The Top 5 Big Disruptive Emotions
As your child experiences any of these big 5 emotions, a parent or caregiver must be able to do two things: identify the feeling and explain how the child can deal with it.
This emotion may arise whenever a child’s fight or flight response is triggered. It can happen when a child gets physically assaulted like being pushed out of the way or kicked, or when his or her toy is taken away by a playmate.
When these events happen, a child’s immediate reaction is to either respond with the aim of self-preservation or run away from the situation. Whichever course of action they take, parents and caregivers such as early childhood educators must be quick to act and address the child’s feelings.
Be sure never to downplay the emotion they are feeling; instead, ask for confirmation on what they think they are feeling and if they are yet able to identify, frame your description of the situation with some plausibility so the child can easily refute or correct you if your description is not as accurate to what they’re feeling.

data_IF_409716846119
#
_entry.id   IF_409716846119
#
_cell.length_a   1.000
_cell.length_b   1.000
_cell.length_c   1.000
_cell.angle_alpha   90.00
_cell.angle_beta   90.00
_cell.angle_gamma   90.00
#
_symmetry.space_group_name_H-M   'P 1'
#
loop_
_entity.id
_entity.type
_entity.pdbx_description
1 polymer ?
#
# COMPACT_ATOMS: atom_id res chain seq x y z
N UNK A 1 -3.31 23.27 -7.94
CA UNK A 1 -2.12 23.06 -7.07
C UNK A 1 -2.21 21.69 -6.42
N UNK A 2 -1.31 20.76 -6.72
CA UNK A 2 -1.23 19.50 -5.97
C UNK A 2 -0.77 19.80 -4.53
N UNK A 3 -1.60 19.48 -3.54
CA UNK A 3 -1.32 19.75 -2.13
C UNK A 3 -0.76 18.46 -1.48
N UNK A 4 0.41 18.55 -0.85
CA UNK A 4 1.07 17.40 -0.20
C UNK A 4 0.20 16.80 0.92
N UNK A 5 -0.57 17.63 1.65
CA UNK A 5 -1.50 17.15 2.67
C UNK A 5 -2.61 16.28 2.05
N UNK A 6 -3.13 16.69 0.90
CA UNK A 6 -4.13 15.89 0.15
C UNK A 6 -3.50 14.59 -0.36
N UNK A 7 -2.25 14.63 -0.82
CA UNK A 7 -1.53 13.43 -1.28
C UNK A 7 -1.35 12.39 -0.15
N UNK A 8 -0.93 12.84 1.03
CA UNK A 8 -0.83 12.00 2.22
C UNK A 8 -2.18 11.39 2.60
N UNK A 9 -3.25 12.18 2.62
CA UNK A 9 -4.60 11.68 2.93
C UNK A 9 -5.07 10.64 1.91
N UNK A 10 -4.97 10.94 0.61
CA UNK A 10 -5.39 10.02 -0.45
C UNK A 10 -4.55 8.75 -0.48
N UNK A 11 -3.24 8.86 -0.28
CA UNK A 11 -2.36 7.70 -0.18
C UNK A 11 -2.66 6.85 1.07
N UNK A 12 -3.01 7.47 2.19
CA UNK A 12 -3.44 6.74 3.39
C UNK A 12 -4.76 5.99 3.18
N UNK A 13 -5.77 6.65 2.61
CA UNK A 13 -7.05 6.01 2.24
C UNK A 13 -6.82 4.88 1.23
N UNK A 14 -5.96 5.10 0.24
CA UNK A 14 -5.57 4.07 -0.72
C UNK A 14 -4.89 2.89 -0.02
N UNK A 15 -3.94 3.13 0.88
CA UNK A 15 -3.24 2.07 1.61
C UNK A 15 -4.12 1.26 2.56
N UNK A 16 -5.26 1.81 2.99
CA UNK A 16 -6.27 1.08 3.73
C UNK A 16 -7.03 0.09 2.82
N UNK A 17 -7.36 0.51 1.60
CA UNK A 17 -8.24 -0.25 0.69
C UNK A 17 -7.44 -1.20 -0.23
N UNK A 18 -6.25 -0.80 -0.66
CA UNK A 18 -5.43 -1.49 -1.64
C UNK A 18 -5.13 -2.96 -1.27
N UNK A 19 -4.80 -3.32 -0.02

Once properly identified as anger, explain that the child can safely express their feeling by telling the offending person what they did to make the child feel that way. This way, the offending party, whether an adult or a playmate, is able to understand exactly what behaviour of theirs caused the child to feel anger.
It also helps the child categorise the feeling accurately, so that in the future, when he/she feels the feeling, he/she will know how to react.
While you as a parent or primary carer may have to repeat identifying and explaining ways on how to deal or manage the feeling a few more times, this is important so that the child will have a consistent basis, much like a sturdy scaffolding, to help them navigate through the complex world of emotions and feelings before dealing and managing these big emotions on their own successfully.
Feelings of sadness can still creep in to a young child who’s usually full of positivity and cheerfulness. For example, when a promised trip to a park falls through, or when a best friend moves away to somewhere far away, or their favourite toy has been lost. These events may trigger a feeling of sadness.
A child may become subdued, be quieter than usual, lose appetite, or simply cry. Again, helping the child identify the feeling of sadness and name it when they feel it in the future.
As they identify feeling sad, help them overcome this depressing feeling by sharing a similar situation wherein you also felt sad. Let them know what helped you in situations where you felt sad.
Another strategy is to reframe the situation and mention any positive consequences that may come out of it.